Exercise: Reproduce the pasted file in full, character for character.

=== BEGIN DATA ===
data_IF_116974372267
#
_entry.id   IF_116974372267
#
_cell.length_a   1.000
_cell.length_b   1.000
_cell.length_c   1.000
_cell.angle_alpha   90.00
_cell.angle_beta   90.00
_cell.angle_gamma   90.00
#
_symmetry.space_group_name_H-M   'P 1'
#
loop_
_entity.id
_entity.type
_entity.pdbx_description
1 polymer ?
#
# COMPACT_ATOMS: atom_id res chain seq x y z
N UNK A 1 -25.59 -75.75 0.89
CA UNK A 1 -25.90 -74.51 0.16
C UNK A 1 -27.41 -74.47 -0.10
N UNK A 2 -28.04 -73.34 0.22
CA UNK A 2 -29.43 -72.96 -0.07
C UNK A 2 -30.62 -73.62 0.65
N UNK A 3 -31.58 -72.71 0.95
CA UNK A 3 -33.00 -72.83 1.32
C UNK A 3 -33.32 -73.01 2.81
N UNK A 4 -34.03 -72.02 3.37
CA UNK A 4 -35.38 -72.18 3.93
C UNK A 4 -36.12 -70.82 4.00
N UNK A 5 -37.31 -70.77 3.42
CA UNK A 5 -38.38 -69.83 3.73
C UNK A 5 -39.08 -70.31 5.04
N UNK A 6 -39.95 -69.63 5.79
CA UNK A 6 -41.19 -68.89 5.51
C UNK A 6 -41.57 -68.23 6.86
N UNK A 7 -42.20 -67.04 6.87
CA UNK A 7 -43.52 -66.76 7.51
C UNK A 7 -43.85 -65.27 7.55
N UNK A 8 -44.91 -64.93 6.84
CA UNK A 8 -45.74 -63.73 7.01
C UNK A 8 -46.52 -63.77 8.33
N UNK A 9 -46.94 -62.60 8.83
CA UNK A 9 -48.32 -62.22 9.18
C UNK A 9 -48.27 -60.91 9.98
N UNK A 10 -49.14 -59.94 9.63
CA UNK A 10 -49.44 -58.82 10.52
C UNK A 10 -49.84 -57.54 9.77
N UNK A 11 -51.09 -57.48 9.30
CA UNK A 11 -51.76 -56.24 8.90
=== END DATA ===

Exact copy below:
data_IF_116974372267
#
_entry.id   IF_116974372267
#
_cell.length_a   1.000
_cell.length_b   1.000
_cell.length_c   1.000
_cell.angle_alpha   90.00
_cell.angle_beta   90.00
_cell.angle_gamma   90.00
#
_symmetry.space_group_name_H-M   'P 1'
#
loop_
_entity.id
_entity.type
_entity.pdbx_description
1 polymer ?
#
# COMPACT_ATOMS: atom_id res chain seq x y z
N UNK A 1 -25.59 -75.75 0.89
CA UNK A 1 -25.90 -74.51 0.16
C UNK A 1 -27.41 -74.47 -0.10
N UNK A 2 -28.04 -73.34 0.22
CA UNK A 2 -29.43 -72.96 -0.07
C UNK A 2 -30.62 -73.62 0.65
N UNK A 3 -31.58 -72.71 0.95
CA UNK A 3 -33.00 -72.83 1.32
C UNK A 3 -33.32 -73.01 2.81
N UNK A 4 -34.03 -72.02 3.37
CA UNK A 4 -35.38 -72.18 3.93
C UNK A 4 -36.12 -70.82 4.00
N UNK A 5 -37.31 -70.77 3.42
CA UNK A 5 -38.38 -69.83 3.73
C UNK A 5 -39.08 -70.31 5.04
N UNK A 6 -39.95 -69.63 5.79
CA UNK A 6 -41.19 -68.89 5.51
C UNK A 6 -41.57 -68.23 6.86
N UNK A 7 -42.20 -67.04 6.87
CA UNK A 7 -43.52 -66.76 7.51
C UNK A 7 -43.85 -65.27 7.55
N UNK A 8 -44.91 -64.93 6.84
CA UNK A 8 -45.74 -63.73 7.01
C UNK A 8 -46.52 -63.77 8.33
N UNK A 9 -46.94 -62.60 8.83
CA UNK A 9 -48.32 -62.22 9.18
C UNK A 9 -48.27 -60.91 9.98
N UNK A 10 -49.14 -59.94 9.63
CA UNK A 10 -49.44 -58.82 10.52
C UNK A 10 -49.84 -57.54 9.77
N UNK A 11 -51.09 -57.48 9.30
CA UNK A 11 -51.76 -56.24 8.90